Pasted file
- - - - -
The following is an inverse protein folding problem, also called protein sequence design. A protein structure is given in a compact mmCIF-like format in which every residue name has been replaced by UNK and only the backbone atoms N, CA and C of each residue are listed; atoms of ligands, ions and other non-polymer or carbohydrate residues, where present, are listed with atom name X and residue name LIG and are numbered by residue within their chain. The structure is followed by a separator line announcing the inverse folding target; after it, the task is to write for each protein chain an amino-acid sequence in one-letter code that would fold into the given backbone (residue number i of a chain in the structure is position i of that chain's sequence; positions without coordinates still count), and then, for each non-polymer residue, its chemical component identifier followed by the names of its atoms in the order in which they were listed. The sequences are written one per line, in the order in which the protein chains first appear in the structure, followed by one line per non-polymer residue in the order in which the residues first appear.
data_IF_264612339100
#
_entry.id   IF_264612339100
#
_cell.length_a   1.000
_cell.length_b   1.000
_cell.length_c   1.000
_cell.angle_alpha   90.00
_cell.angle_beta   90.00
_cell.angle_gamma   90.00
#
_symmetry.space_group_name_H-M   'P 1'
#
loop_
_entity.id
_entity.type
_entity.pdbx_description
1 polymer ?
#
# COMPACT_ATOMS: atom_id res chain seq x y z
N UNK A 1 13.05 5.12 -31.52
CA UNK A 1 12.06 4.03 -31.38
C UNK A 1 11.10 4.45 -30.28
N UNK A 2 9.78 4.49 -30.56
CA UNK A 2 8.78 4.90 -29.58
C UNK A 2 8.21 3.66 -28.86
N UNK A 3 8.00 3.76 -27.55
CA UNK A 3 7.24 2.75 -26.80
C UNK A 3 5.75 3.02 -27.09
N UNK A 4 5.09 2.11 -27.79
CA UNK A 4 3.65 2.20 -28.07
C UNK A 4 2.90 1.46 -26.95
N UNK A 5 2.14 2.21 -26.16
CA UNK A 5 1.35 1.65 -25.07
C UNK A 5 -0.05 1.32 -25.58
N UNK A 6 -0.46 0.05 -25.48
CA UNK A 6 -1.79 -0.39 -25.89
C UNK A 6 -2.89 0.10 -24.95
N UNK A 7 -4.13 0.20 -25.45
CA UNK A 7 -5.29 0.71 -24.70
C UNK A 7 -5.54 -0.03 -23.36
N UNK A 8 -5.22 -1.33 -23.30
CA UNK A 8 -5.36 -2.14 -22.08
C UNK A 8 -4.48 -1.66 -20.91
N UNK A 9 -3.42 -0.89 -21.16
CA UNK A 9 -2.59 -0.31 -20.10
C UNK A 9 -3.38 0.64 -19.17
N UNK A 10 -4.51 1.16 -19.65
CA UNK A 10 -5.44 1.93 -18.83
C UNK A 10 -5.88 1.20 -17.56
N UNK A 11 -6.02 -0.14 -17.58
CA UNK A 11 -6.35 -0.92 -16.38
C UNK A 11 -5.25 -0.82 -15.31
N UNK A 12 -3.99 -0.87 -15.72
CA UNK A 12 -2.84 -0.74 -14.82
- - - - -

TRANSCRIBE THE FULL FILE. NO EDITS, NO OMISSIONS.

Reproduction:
The following is an inverse protein folding problem, also called protein sequence design. A protein structure is given in a compact mmCIF-like format in which every residue name has been replaced by UNK and only the backbone atoms N, CA and C of each residue are listed; atoms of ligands, ions and other non-polymer or carbohydrate residues, where present, are listed with atom name X and residue name LIG and are numbered by residue within their chain. The structure is followed by a separator line announcing the inverse folding target; after it, the task is to write for each protein chain an amino-acid sequence in one-letter code that would fold into the given backbone (residue number i of a chain in the structure is position i of that chain's sequence; positions without coordinates still count), and then, for each non-polymer residue, its chemical component identifier followed by the names of its atoms in the order in which they were listed. The sequences are written one per line, in the order in which the protein chains first appear in the structure, followed by one line per non-polymer residue in the order in which the residues first appear.
data_IF_264612339100
#
_entry.id   IF_264612339100
#
_cell.length_a   1.000
_cell.length_b   1.000
_cell.length_c   1.000
_cell.angle_alpha   90.00
_cell.angle_beta   90.00
_cell.angle_gamma   90.00
#
_symmetry.space_group_name_H-M   'P 1'
#
loop_
_entity.id
_entity.type
_entity.pdbx_description
1 polymer ?
#
# COMPACT_ATOMS: atom_id res chain seq x y z
N UNK A 1 13.05 5.12 -31.52
CA UNK A 1 12.06 4.03 -31.38
C UNK A 1 11.10 4.45 -30.28
N UNK A 2 9.78 4.49 -30.56
CA UNK A 2 8.78 4.90 -29.58
C UNK A 2 8.21 3.66 -28.86
N UNK A 3 8.00 3.76 -27.55
CA UNK A 3 7.24 2.75 -26.80
C UNK A 3 5.75 3.02 -27.09
N UNK A 4 5.09 2.11 -27.79
CA UNK A 4 3.65 2.20 -28.07
C UNK A 4 2.90 1.46 -26.95
N UNK A 5 2.14 2.21 -26.16
CA UNK A 5 1.35 1.65 -25.07
C UNK A 5 -0.05 1.32 -25.58
N UNK A 6 -0.46 0.05 -25.48
CA UNK A 6 -1.79 -0.39 -25.89
C UNK A 6 -2.89 0.10 -24.95
N UNK A 7 -4.13 0.20 -25.45
CA UNK A 7 -5.29 0.71 -24.70
C UNK A 7 -5.54 -0.03 -23.36
N UNK A 8 -5.22 -1.33 -23.30
CA UNK A 8 -5.36 -2.14 -22.08
C UNK A 8 -4.48 -1.66 -20.91
N UNK A 9 -3.42 -0.89 -21.16
CA UNK A 9 -2.59 -0.31 -20.10
C UNK A 9 -3.38 0.64 -19.17
N UNK A 10 -4.51 1.16 -19.65
CA UNK A 10 -5.44 1.93 -18.83
C UNK A 10 -5.88 1.20 -17.56
N UNK A 11 -6.02 -0.14 -17.58
CA UNK A 11 -6.35 -0.92 -16.38
C UNK A 11 -5.25 -0.82 -15.31
N UNK A 12 -3.99 -0.87 -15.72
CA UNK A 12 -2.84 -0.74 -14.82